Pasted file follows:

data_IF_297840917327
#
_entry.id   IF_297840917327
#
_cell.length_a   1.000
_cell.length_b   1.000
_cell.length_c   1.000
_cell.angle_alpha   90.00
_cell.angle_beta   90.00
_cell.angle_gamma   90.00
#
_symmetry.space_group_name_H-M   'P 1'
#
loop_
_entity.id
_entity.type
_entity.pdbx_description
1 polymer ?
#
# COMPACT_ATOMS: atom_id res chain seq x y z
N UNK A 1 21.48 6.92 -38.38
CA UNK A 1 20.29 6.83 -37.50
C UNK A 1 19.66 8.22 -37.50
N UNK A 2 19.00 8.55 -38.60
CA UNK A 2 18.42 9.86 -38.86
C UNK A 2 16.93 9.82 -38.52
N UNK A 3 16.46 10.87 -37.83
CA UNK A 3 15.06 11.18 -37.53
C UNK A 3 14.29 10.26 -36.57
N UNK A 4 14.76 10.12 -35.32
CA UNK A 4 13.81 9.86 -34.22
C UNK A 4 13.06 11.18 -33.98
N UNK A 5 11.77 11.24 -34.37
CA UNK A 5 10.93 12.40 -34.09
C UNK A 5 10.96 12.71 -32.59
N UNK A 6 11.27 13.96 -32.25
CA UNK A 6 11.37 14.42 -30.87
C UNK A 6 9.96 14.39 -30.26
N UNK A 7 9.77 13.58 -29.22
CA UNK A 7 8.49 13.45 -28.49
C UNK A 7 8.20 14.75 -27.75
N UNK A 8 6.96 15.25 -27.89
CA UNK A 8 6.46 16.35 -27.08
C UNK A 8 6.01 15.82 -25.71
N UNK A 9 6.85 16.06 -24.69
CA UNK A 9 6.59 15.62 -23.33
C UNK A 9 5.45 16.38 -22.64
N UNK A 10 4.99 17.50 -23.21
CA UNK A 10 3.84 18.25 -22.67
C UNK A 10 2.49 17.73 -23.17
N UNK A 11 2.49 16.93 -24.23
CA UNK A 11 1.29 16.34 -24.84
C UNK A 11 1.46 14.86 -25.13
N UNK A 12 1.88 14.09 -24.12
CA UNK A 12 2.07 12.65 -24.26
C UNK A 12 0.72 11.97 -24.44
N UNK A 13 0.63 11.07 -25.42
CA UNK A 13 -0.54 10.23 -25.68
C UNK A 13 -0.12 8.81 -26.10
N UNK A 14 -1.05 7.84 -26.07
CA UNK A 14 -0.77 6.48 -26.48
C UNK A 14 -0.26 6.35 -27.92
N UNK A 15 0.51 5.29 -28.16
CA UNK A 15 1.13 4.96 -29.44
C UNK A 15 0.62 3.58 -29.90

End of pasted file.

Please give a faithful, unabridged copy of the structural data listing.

data_IF_297840917327
#
_entry.id   IF_297840917327
#
_cell.length_a   1.000
_cell.length_b   1.000
_cell.length_c   1.000
_cell.angle_alpha   90.00
_cell.angle_beta   90.00
_cell.angle_gamma   90.00
#
_symmetry.space_group_name_H-M   'P 1'
#
loop_
_entity.id
_entity.type
_entity.pdbx_description
1 polymer ?
#
# COMPACT_ATOMS: atom_id res chain seq x y z
N UNK A 1 21.48 6.92 -38.38
CA UNK A 1 20.29 6.83 -37.50
C UNK A 1 19.66 8.22 -37.50
N UNK A 2 19.00 8.55 -38.60
CA UNK A 2 18.42 9.86 -38.86
C UNK A 2 16.93 9.82 -38.52
N UNK A 3 16.46 10.87 -37.83
CA UNK A 3 15.06 11.18 -37.53
C UNK A 3 14.29 10.26 -36.57
N UNK A 4 14.76 10.12 -35.32
CA UNK A 4 13.81 9.86 -34.22
C UNK A 4 13.06 11.18 -33.98
N UNK A 5 11.77 11.24 -34.37
CA UNK A 5 10.93 12.40 -34.09
C UNK A 5 10.96 12.71 -32.59
N UNK A 6 11.27 13.96 -32.25
CA UNK A 6 11.37 14.42 -30.87
C UNK A 6 9.96 14.39 -30.26
N UNK A 7 9.77 13.58 -29.22
CA UNK A 7 8.49 13.45 -28.49
C UNK A 7 8.20 14.75 -27.75
N UNK A 8 6.96 15.25 -27.89
CA UNK A 8 6.46 16.35 -27.08
C UNK A 8 6.01 15.82 -25.71
N UNK A 9 6.85 16.06 -24.69
CA UNK A 9 6.59 15.62 -23.33
C UNK A 9 5.45 16.38 -22.64
N UNK A 10 4.99 17.50 -23.21
CA UNK A 10 3.84 18.25 -22.67
C UNK A 10 2.49 17.73 -23.17
N UNK A 11 2.49 16.93 -24.23
CA UNK A 11 1.29 16.34 -24.84
C UNK A 11 1.46 14.86 -25.13
N UNK A 12 1.88 14.09 -24.12
CA UNK A 12 2.07 12.65 -24.26
C UNK A 12 0.72 11.97 -24.44
N UNK A 13 0.63 11.07 -25.42
CA UNK A 13 -0.54 10.23 -25.68
C UNK A 13 -0.12 8.81 -26.10
N UNK A 14 -1.05 7.84 -26.07
CA UNK A 14 -0.77 6.48 -26.48
C UNK A 14 -0.26 6.35 -27.92
N UNK A 15 0.51 5.29 -28.16
CA UNK A 15 1.13 4.96 -29.44
C UNK A 15 0.62 3.58 -29.90